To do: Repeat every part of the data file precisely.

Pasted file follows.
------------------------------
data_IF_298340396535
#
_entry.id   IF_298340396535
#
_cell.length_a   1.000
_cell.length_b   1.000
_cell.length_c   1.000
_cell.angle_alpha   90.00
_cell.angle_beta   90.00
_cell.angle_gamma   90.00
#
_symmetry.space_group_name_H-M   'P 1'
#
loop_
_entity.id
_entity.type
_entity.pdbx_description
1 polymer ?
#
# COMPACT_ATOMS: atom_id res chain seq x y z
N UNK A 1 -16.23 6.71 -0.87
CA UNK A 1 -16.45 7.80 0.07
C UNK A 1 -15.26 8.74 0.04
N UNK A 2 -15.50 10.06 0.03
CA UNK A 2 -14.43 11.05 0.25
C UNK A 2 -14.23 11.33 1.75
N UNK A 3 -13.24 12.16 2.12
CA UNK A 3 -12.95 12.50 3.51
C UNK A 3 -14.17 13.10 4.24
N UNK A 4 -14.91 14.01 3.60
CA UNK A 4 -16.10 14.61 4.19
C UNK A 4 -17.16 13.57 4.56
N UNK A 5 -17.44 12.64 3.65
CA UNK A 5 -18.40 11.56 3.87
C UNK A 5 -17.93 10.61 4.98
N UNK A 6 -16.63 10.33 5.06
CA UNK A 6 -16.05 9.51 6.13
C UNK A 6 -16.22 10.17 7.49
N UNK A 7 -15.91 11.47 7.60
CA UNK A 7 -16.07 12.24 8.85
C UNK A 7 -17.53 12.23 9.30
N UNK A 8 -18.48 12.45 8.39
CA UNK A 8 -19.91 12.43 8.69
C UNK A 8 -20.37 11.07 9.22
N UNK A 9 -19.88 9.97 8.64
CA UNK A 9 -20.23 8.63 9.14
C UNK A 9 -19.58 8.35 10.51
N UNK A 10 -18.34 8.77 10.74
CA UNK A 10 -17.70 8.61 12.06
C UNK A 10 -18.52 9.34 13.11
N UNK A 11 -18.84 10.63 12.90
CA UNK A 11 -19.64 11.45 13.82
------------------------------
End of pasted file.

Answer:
data_IF_298340396535
#
_entry.id   IF_298340396535
#
_cell.length_a   1.000
_cell.length_b   1.000
_cell.length_c   1.000
_cell.angle_alpha   90.00
_cell.angle_beta   90.00
_cell.angle_gamma   90.00
#
_symmetry.space_group_name_H-M   'P 1'
#
loop_
_entity.id
_entity.type
_entity.pdbx_description
1 polymer ?
#
# COMPACT_ATOMS: atom_id res chain seq x y z
N UNK A 1 -16.23 6.71 -0.87
CA UNK A 1 -16.45 7.80 0.07
C UNK A 1 -15.26 8.74 0.04
N UNK A 2 -15.50 10.06 0.03
CA UNK A 2 -14.43 11.05 0.25
C UNK A 2 -14.23 11.33 1.75
N UNK A 3 -13.24 12.16 2.12
CA UNK A 3 -12.95 12.50 3.51
C UNK A 3 -14.17 13.10 4.24
N UNK A 4 -14.91 14.01 3.60
CA UNK A 4 -16.10 14.61 4.19
C UNK A 4 -17.16 13.57 4.56
N UNK A 5 -17.44 12.64 3.65
CA UNK A 5 -18.40 11.56 3.87
C UNK A 5 -17.93 10.61 4.98
N UNK A 6 -16.63 10.33 5.06
CA UNK A 6 -16.05 9.51 6.13
C UNK A 6 -16.22 10.17 7.49
N UNK A 7 -15.91 11.47 7.60
CA UNK A 7 -16.07 12.24 8.85
C UNK A 7 -17.53 12.23 9.30
N UNK A 8 -18.48 12.45 8.39
CA UNK A 8 -19.91 12.43 8.69
C UNK A 8 -20.37 11.07 9.22
N UNK A 9 -19.88 9.97 8.64
CA UNK A 9 -20.23 8.63 9.14
C UNK A 9 -19.58 8.35 10.51
N UNK A 10 -18.34 8.77 10.74
CA UNK A 10 -17.70 8.61 12.06
C UNK A 10 -18.52 9.34 13.11
N UNK A 11 -18.84 10.63 12.90
CA UNK A 11 -19.64 11.45 13.82